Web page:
The results: Cases have gone up dramatically in 2022, but death rates have remained amazingly low, cumulatively around 0.2 percent in Japan and Taiwan and 0.1 percent in South Korea, compared with 0.6 percent in China and 1.1 percent in the United States. And while I encountered occasional griping, social trust has been boosted, and people who oppose vaccines are few and far between. Chen Chien-jen, an epidemiologist trained at Johns Hopkins University who helped crush SARS in 2003, was popular enough that Taiwanese President Tsai Ing-wen chose him to serve as vice president during her first term. He helped lead Taiwan’s early policy response to COVID-19 and left office still highly revered—such that there are rumors he could run for president in 2024.
The three stand in stark contrast to both China, which has kept deaths low but is unwilling to abandon its draconian zero-COVID strategy and utilize proven mRNA vaccines, and the United States, which has played a central role in developing vaccines but has lost over a million lives to the disease and seen social trust all but vanish. It is hard to conceive of Anthony Fauci being the uniting figure in the United States that Chen is in Taiwan.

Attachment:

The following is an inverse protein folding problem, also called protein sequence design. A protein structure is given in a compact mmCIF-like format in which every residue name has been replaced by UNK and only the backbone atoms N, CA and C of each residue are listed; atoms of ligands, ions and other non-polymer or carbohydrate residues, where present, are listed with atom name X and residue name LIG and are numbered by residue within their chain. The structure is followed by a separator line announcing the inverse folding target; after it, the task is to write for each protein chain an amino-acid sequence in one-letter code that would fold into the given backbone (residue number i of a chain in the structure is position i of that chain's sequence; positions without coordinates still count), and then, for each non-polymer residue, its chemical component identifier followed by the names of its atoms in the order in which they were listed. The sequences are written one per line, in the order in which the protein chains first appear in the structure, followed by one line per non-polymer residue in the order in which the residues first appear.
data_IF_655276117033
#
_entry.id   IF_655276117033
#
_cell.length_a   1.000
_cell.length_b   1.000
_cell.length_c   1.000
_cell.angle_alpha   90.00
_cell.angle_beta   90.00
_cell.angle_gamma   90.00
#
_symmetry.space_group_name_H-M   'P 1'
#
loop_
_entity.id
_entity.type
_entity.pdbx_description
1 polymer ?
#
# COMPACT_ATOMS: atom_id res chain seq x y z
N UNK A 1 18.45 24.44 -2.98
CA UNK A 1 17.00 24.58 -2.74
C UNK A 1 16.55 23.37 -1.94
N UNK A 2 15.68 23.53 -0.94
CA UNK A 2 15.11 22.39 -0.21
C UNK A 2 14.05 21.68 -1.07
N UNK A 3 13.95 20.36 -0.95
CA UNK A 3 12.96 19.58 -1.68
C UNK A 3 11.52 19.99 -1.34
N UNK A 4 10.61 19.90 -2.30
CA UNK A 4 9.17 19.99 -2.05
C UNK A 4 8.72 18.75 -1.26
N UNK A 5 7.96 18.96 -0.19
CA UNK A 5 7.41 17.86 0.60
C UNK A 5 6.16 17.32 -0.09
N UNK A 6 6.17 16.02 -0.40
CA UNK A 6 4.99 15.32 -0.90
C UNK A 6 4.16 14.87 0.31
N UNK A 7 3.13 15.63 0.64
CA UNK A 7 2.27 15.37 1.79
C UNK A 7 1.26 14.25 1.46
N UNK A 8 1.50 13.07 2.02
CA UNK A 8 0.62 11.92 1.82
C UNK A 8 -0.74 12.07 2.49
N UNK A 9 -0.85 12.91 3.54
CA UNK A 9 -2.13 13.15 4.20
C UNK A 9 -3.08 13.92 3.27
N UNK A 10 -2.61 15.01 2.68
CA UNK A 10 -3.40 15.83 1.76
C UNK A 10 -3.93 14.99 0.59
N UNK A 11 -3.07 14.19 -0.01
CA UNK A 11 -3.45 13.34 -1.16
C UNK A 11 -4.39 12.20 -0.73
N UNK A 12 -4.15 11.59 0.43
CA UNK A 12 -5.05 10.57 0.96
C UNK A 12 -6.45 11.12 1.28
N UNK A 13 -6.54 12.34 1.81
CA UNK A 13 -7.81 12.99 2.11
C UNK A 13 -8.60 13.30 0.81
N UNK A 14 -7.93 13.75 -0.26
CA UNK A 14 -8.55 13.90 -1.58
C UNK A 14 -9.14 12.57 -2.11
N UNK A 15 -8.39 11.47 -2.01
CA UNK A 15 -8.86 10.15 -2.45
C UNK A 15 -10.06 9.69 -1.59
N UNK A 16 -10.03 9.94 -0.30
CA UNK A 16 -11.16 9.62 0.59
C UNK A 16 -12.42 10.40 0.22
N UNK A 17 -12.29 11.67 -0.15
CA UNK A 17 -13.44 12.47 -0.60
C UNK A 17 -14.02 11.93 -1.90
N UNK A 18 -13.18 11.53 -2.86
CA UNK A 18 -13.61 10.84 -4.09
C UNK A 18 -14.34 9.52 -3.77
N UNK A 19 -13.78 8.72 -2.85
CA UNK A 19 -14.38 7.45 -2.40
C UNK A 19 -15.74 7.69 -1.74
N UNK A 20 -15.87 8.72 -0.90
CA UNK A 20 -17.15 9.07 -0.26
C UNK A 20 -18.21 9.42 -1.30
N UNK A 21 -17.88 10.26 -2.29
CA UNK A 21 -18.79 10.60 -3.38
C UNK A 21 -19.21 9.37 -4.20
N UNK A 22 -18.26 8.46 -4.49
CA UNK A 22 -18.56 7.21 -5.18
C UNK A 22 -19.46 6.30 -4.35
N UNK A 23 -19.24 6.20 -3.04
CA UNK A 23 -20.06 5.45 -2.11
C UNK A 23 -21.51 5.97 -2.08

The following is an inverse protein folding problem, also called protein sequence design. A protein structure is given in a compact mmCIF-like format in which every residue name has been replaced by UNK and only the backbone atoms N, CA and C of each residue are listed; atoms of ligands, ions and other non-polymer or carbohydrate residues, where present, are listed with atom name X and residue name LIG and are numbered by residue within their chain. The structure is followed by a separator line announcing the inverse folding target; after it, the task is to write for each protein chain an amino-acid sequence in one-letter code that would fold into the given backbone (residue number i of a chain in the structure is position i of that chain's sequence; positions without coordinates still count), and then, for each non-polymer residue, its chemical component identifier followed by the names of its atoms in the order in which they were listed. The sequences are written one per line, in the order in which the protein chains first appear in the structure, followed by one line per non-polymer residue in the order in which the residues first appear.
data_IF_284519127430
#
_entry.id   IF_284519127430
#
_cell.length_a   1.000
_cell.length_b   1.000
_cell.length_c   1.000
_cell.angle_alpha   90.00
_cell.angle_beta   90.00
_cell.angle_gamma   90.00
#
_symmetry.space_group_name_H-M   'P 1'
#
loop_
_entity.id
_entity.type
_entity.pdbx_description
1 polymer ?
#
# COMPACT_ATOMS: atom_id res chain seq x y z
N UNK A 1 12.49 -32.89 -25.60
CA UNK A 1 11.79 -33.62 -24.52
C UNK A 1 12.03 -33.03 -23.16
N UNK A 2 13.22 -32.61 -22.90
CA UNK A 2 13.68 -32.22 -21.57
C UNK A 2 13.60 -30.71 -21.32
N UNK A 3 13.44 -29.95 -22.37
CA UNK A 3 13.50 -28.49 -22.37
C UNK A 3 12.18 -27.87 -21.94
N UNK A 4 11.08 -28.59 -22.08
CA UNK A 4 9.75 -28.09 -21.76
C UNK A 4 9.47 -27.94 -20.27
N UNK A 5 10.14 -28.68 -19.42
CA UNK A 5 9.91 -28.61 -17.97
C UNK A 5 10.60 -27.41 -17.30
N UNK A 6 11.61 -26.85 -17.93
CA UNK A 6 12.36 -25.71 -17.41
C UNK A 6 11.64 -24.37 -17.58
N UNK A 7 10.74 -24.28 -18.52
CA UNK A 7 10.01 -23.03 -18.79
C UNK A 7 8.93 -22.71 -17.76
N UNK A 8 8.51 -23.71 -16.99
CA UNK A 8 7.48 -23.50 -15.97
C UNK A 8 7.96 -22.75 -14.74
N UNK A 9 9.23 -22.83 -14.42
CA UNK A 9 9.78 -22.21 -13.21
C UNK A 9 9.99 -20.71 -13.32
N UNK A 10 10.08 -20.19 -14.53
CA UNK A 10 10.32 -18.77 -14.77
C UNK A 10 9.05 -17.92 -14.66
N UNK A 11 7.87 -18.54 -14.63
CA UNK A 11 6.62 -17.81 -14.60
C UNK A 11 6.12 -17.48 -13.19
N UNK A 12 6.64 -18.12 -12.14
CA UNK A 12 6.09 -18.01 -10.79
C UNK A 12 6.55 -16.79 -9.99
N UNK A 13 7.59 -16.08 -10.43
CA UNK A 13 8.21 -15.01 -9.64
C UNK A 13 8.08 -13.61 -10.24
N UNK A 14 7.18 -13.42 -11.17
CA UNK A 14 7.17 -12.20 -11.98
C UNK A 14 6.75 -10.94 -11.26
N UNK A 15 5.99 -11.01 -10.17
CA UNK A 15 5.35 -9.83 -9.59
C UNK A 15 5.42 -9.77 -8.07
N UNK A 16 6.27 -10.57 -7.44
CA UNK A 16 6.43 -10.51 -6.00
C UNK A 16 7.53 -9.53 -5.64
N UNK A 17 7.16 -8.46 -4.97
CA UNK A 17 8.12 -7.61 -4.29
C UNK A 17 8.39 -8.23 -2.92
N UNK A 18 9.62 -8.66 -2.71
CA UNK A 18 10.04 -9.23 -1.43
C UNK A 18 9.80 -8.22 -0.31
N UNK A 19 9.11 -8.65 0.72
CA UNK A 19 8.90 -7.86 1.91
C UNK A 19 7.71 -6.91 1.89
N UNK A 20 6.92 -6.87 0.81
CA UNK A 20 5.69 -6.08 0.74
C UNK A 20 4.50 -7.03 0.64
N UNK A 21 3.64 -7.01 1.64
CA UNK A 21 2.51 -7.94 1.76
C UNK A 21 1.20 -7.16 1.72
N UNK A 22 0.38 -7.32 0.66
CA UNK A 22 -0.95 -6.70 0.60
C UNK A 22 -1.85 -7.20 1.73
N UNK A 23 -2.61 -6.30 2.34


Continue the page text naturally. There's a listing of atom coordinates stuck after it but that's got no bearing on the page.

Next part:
When it came to dealing with China itself, people I talked to in all three countries expressed deep concerns about the country’s domestic politics and more assertive foreign policy under Chinese President Xi Jinping, mirroring polling data showing the favorability ratings of China steadily dropping among people in these and other countries. And the great majority I met were anxious but eager to cooperate with the United States on numerous fronts, including strengthening military deterrence, restricting technology flows to China, developing resilient supply chains, and pushing back on Chinese economic coercion. “Economic security” is the new ubiquitous buzzword in all three locales.